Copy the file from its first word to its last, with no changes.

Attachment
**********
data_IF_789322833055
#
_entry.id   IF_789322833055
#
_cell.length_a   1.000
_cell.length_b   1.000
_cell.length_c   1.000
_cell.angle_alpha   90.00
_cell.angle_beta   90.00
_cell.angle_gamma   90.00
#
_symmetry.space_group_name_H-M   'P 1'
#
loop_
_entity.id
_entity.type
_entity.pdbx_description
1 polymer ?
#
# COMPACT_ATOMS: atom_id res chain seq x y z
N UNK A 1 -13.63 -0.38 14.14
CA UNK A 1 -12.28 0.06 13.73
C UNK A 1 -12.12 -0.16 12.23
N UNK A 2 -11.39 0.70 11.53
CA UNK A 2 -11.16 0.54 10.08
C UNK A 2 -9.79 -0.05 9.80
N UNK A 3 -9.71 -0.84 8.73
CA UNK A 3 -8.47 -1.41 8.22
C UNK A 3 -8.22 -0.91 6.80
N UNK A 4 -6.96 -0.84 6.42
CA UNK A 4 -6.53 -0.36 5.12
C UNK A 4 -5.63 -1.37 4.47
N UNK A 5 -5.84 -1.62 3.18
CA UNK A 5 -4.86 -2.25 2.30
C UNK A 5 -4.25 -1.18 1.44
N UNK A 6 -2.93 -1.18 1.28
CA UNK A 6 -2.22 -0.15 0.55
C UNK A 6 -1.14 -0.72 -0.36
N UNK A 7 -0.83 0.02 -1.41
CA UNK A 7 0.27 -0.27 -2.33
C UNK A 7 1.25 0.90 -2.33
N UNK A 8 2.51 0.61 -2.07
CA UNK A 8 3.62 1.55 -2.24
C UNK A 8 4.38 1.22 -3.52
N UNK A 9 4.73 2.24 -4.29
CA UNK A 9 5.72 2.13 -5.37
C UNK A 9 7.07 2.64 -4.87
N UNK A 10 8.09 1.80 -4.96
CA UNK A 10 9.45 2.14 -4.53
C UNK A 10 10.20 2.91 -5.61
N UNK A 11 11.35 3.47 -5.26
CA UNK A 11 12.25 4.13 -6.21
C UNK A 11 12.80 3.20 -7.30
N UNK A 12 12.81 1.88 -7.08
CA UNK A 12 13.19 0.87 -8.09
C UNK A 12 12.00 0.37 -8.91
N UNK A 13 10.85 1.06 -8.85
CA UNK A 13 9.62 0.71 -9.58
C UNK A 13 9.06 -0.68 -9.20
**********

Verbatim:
data_IF_789322833055
#
_entry.id   IF_789322833055
#
_cell.length_a   1.000
_cell.length_b   1.000
_cell.length_c   1.000
_cell.angle_alpha   90.00
_cell.angle_beta   90.00
_cell.angle_gamma   90.00
#
_symmetry.space_group_name_H-M   'P 1'
#
loop_
_entity.id
_entity.type
_entity.pdbx_description
1 polymer ?
#
# COMPACT_ATOMS: atom_id res chain seq x y z
N UNK A 1 -13.63 -0.38 14.14
CA UNK A 1 -12.28 0.06 13.73
C UNK A 1 -12.12 -0.16 12.23
N UNK A 2 -11.39 0.70 11.53
CA UNK A 2 -11.16 0.54 10.08
C UNK A 2 -9.79 -0.05 9.80
N UNK A 3 -9.71 -0.84 8.73
CA UNK A 3 -8.47 -1.41 8.22
C UNK A 3 -8.22 -0.91 6.80
N UNK A 4 -6.96 -0.84 6.42
CA UNK A 4 -6.53 -0.36 5.12
C UNK A 4 -5.63 -1.37 4.47
N UNK A 5 -5.84 -1.62 3.18
CA UNK A 5 -4.86 -2.25 2.30
C UNK A 5 -4.25 -1.18 1.44
N UNK A 6 -2.93 -1.18 1.28
CA UNK A 6 -2.22 -0.15 0.55
C UNK A 6 -1.14 -0.72 -0.36
N UNK A 7 -0.83 0.02 -1.41
CA UNK A 7 0.27 -0.27 -2.33
C UNK A 7 1.25 0.90 -2.33
N UNK A 8 2.51 0.61 -2.07
CA UNK A 8 3.62 1.55 -2.24
C UNK A 8 4.38 1.22 -3.52
N UNK A 9 4.73 2.24 -4.29
CA UNK A 9 5.72 2.13 -5.37
C UNK A 9 7.07 2.64 -4.87
N UNK A 10 8.09 1.80 -4.96
CA UNK A 10 9.45 2.14 -4.53
C UNK A 10 10.20 2.91 -5.61
N UNK A 11 11.35 3.47 -5.26
CA UNK A 11 12.25 4.13 -6.21
C UNK A 11 12.80 3.20 -7.30
N UNK A 12 12.81 1.88 -7.08
CA UNK A 12 13.19 0.87 -8.09
C UNK A 12 12.00 0.37 -8.91
N UNK A 13 10.85 1.06 -8.85
CA UNK A 13 9.62 0.71 -9.58
C UNK A 13 9.06 -0.68 -9.20